July 6, 2009 7:18 pm at 7:18 pm #589992
This past Shabbat morning, I was asked at the last minute to say the weekly Shabbat afternoon Talmud shiur since the rabbi is away for the summer, and the usual stand in was also away. I do not regulalry attend this shiur and as such getting into the middle of a sugya was no routine matter. But I agreed rather than be the cause of bitul Torah in my schul. As is my normal practice, after lunch I took off my suit and put on a pair of shorts and a sport shirt, poured myself a tall glass of lemonade, and went outside to relax/watch the herd of children, mine among them, that graze from yard to yard in the summer and play a little with my two year old son, who has a new found love for the trampoline. I also took out a gemara to prepare the shiur. Around 6:00 or so, I went insude and changed into what I normally wear to schul on Shabbat afternoon; a pair of khaki trousers, a plaid shirt and a blazer. I grabbed my gemara and went to schul to give the shiur and daven Mincha. My nieghbor, who is a very good and close friend, asked me whay I was going to schul so early and I told her I was giving the shiur, to which she replied: “You’re going to say a shiur dressed like that?” I laughed it off as she is so good a friend that there is no way she meant any offense. But have we as a community sunk so low that it has become entirely incongruous that someone who dresses in other than a dark suit, white shirt and black hat, would say a shiur? After all, neither the black suit nor the Borsalino say over the Torah.July 6, 2009 9:17 pm at 9:17 pm #650324WolfishMusingsParticipant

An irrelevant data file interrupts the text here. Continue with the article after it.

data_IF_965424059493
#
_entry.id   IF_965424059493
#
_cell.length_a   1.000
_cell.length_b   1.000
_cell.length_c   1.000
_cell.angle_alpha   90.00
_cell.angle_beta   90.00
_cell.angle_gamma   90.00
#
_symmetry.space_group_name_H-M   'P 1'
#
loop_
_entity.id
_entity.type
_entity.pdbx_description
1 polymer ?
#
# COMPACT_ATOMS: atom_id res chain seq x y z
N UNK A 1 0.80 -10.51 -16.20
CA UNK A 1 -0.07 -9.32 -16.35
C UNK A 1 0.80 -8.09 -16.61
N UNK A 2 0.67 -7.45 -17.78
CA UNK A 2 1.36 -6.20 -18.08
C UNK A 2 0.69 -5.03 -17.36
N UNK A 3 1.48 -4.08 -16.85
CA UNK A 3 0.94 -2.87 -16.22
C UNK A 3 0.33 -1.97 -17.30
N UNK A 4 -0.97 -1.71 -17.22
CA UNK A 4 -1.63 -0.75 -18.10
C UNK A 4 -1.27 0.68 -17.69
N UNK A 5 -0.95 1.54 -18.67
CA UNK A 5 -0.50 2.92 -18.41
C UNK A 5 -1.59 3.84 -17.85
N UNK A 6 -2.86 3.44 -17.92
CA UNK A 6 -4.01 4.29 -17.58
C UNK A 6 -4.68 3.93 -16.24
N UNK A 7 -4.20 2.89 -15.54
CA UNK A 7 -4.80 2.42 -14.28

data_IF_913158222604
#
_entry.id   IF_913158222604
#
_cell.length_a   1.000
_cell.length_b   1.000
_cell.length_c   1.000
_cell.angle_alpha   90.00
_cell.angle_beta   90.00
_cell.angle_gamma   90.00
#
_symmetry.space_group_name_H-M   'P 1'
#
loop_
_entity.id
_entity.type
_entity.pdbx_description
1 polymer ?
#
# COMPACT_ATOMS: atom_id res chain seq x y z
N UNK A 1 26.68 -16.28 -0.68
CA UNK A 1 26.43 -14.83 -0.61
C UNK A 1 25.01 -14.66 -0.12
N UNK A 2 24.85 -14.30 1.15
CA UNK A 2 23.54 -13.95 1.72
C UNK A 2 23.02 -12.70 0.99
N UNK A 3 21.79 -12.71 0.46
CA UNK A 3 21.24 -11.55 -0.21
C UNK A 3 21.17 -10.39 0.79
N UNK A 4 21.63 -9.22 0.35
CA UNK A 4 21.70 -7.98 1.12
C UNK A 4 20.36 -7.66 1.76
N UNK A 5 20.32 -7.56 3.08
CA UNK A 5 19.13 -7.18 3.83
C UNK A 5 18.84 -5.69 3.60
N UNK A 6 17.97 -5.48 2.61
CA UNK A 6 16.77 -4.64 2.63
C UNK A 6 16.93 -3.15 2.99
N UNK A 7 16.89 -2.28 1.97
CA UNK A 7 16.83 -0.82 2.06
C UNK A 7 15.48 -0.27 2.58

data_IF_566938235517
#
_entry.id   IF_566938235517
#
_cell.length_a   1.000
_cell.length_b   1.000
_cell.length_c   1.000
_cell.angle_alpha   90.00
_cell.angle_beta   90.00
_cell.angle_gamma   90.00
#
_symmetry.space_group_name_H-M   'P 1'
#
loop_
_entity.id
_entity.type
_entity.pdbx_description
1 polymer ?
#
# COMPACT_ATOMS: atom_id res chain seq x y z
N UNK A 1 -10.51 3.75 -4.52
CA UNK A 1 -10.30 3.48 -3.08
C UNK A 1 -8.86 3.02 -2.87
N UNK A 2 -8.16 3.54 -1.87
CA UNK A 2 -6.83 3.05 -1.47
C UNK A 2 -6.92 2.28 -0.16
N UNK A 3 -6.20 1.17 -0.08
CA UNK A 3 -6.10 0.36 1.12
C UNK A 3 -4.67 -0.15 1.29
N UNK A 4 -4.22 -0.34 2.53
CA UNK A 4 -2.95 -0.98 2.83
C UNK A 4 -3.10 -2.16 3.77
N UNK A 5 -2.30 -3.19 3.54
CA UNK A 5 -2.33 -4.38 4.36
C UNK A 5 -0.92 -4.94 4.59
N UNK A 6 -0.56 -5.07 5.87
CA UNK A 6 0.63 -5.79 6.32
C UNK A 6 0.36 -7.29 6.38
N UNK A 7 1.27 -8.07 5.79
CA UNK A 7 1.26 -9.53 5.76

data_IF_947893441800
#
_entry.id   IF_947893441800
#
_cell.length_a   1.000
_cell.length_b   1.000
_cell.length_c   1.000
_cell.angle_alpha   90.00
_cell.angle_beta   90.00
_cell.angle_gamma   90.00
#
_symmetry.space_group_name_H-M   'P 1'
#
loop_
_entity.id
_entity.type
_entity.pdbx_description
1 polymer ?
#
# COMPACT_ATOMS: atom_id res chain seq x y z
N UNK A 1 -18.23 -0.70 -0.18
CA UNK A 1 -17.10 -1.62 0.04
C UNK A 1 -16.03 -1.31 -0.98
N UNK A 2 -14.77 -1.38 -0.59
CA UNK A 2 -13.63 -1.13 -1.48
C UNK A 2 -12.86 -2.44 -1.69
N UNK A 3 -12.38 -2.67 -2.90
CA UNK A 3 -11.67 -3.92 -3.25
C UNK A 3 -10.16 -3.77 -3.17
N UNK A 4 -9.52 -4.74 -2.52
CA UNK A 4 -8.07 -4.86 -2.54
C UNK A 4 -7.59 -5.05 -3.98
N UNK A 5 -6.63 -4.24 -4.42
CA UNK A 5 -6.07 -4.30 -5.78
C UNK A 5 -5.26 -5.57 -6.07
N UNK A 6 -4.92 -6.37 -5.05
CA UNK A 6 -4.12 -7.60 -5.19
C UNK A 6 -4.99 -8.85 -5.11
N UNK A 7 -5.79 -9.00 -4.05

Al tistakel b’mah sheyesh bo, elah b’kankan. 🙁
The WolfJuly 6, 2009 9:22 pm at 9:22 pm #650325
“have we as a community sunk so low “
most definitelyJuly 6, 2009 9:54 pm at 9:54 pm #650327JayMatt19Participant
I once heard something amazing from a rebbe of mine. He once worked in a school where the bochrim were known for wearing colored shirts (often untucked). He asked the art teacher if he’d get each bochur to draw a picture of “someone learning Torah”. The art teacher did this, and gave the pictures to the Rebbe.
Each bochur drew a picture of someone in a hat and jacket, well groomed. This rebbe then told his bochrim this is why you have trouble learning. You have this perception of who it is who learns torah, and you don’t feel that you fit into this perception that you have in your heads. Every Yid has the ability to learn, and a white shirt, black jacket and a hat are not a prerequisite for limud Torah.July 6, 2009 10:01 pm at 10:01 pm #650328amichaiParticipant
continue to learn and teach, and ignore what people think and say.July 6, 2009 11:34 pm at 11:34 pm #650329mazal77Participant